“What’s your favorite animal?”
It was an odd, random question, but as ice-breaking inquiries go, that one is a lot better than “Top or bottom?” or “Is it true what they say about black men?” I’ll allow the question, I thought to myself.
My response: “It would have to be a three-way tie between dogs, seals and penguins. When I’m in Australia, I add possums and koalas, and after my recent trip to Chiangmai, I’m more into monkeys and elephants than ever.”
Him: “My favorite animal is the human.”
His announcement came across like the only correct answer to what had been a trick question (though that was probably just my own insecurity getting the best of me). Now why hadn’t I thought of that? Maybe because as glad as I am to be a human being, people don’t necessarily fall anywhere near the top of my must-love list.
As I wrote that last sentence, I was reminded of an interview I once read with staunch animal-rights activist Brigitte Bardot. “People make me sick with their petty little lives,” she said, explaining why she loves her pets more than she does humans. I understand where she was coming from (I’ve been known to have a short fuse myself when it comes to human behavior), though I don’t think it’s necessary to put one above the other in that regard.
I also get that animals elicit a very strong reaction in some people, which is why I let patience rule when someone overreacted to the Facebook photos of my recent elephant ride in Chiangmai. Her scolding commentary was something along the lines of “How can you do that? Don’t you know how those animals are mistreated?”
Do you? I wondered. She was basing her disapproval entirely on second-hand knowledge she’d received from God knows what source, not an actual visit to Thailand to see for herself. The mahouts at the conservation center I went to in Chiangmai treated their charges formerly filed under “pachyderms” like members of their immediate families. I got the distinct impression that Deng could spend all day with his elephant Oz, just the two of them, and not want for human company.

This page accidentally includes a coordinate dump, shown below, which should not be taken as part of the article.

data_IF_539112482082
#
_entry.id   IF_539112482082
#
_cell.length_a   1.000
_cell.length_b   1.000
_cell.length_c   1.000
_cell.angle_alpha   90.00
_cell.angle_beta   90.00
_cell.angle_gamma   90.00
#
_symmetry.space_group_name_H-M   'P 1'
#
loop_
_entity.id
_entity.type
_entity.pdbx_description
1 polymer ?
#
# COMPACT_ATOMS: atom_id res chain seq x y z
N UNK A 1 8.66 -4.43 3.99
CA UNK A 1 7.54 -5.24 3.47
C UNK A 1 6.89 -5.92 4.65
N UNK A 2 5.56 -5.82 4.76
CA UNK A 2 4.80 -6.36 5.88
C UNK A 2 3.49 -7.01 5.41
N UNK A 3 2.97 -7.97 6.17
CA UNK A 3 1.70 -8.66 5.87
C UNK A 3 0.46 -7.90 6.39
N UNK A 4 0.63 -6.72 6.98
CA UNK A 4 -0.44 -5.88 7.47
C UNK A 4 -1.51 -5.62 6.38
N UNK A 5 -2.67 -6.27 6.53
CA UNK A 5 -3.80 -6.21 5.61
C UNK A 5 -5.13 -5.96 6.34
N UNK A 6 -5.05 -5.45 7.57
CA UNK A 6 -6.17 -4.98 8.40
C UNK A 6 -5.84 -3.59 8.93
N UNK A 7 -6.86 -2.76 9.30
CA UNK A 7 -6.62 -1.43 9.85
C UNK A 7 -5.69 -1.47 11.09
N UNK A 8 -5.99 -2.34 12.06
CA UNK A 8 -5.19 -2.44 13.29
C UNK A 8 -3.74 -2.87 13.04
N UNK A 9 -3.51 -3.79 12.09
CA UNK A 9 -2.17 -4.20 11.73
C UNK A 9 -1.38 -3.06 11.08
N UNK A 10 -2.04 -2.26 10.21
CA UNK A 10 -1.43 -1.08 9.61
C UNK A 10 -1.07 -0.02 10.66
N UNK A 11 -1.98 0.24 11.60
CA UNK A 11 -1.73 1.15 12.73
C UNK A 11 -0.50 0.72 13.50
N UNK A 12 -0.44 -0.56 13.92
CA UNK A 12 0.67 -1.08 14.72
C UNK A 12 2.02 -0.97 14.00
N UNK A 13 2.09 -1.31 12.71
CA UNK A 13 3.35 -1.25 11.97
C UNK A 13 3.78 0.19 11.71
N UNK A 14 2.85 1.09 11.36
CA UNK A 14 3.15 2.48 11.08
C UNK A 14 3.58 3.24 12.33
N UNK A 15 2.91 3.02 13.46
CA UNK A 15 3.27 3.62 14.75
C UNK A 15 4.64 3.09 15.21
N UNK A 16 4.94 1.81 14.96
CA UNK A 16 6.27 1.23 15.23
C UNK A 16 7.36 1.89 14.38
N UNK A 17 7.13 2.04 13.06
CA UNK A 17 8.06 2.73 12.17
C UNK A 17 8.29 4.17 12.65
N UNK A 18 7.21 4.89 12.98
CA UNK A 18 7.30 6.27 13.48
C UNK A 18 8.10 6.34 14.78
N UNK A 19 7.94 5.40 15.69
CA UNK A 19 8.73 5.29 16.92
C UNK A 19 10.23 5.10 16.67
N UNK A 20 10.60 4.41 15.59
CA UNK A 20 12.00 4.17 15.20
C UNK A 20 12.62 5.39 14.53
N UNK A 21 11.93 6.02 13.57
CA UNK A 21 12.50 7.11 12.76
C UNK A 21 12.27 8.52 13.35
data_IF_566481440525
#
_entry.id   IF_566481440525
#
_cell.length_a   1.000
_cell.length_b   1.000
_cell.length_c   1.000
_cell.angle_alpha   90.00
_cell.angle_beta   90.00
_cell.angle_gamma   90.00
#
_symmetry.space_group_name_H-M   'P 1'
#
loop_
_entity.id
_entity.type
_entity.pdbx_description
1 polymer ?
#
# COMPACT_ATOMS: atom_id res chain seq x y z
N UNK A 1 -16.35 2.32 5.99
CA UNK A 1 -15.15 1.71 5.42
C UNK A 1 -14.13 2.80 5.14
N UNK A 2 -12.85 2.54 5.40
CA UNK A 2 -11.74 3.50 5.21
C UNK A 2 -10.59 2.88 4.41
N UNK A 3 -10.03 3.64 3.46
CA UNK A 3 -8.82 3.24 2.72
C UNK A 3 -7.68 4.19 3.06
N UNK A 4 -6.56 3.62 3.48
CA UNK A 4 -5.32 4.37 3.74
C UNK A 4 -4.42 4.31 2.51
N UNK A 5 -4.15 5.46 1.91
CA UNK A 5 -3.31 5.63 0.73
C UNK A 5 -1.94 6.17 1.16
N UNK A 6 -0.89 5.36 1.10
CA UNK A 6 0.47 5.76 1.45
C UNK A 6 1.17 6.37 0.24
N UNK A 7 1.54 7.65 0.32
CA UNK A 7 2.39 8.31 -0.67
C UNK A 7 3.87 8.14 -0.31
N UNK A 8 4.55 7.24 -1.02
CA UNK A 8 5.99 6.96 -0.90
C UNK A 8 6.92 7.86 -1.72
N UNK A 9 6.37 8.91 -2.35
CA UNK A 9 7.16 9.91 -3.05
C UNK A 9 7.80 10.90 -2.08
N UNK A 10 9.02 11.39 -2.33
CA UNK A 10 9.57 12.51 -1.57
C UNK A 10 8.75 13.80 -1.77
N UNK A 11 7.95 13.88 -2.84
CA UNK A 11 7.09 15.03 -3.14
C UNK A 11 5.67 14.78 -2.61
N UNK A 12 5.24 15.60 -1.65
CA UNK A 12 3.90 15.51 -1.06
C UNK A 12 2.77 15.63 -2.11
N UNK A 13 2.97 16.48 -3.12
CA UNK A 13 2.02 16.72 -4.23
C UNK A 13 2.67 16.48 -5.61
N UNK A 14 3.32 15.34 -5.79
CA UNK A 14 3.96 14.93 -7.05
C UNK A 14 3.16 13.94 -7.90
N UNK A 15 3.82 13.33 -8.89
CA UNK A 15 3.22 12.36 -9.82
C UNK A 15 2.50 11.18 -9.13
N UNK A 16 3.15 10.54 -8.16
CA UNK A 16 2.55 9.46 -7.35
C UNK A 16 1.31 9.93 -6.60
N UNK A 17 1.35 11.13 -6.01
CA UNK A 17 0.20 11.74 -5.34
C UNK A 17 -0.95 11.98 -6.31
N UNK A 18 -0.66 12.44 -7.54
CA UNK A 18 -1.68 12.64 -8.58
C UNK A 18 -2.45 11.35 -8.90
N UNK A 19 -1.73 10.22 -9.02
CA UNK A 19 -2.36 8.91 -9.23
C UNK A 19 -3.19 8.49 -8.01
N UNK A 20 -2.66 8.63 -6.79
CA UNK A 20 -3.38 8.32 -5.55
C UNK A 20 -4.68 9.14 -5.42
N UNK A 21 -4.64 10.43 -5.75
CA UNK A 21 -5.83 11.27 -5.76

While I’m fully aware that elephants aren’t treated well everywhere, I wasn’t interested in hearing a sermon about a place this person had never been to from her pulpit on the other side of the world. As I read her opening and closing arguments, I wondered the same thing I do when I see photos and videos of PETA activists dousing animal-fur-wearing passersby with red paint: Does their peace-on-earth-goodwill-to-animals rhetoric apply to ones with whom they can have two-way conversations.
I’m not criticizing animal-rights crusades — or crusaders — in general. Somebody needs to speak up for animals that don’t have their own voice, but extremism in all forms and close-mindedness both vex me, especially when the extremists and the close-minded are not willing to consider dissenting points of view, or the fact that grey — in all of its many shades — is probably the most common color in the world.
One can do a lot worse than being a knee-jerk activist for what is basically a good cause, but people who maddeningly cling to black-and-white worldviews are just one of many reasons why I can’t embrace the human race in general. I’ve met far more people in my life whom I dislike or feel indifferent to than ones I like. I adore my friends, but I simply have no interest in knowing most people — regardless of how many “friends” I might have on Facebook!
It’s not that I’m a misanthrope, though I’m far more a loner than I am a certified people person. But look at it this way: When it comes to penguins and koalas and Jack Russell Terriers, if you love them, you love them all the same. I like a Jack Russell Terrier because it’s a Jack Russell Terrier, not because of special individual qualities. When I see a bunch of koalas dozing in trees, I don’t like this one and this one, but not that one. One love fits all. My appreciation of humans is far more complicated — and limited. I don’t love all of them, just the ones I love.
Also, humans have a distinct advantage, which can actually put them at a disadvantage. To a large degree, they’re valuable to me because I can communicate with them using oral language. A baby doesn’t have to say anything to make me think he or she is adorable, for me to fall in love at first sight. But with the gift of speech comes the responsibility of communicating effectively. I wouldn’t want to be around a grown up who never says anything — or one who only makes barking noises or elephant squeals.
Then again, I’ve never had a pet, so I don’t know to what extent I could grow attached to a non-human animal. I’m pretty sure, though, that I could never fall madly in love with a monkey, and I’m certainly never going to go to bed with one. I like to think I’d do anything twice, but bestiality is one thing that will never find its way onto my bucket list. So yes, I can love people with an emotional and physical intensity that’s reserved strictly for humans, but I’m far more selective in my appreciation of them.
“My favorite animal is the human” was a good answer, one that definitely made me want to continue the dialogue, one that made me think enough to write this post, but it’s also one that I can’t quite adopt for myself. My love of people is too conditional, and the ones I can do without outnumber the ones in whose presence I delight by too great a margin for me to play favorites in favor of the human.
I’ll take an elephant to go, please.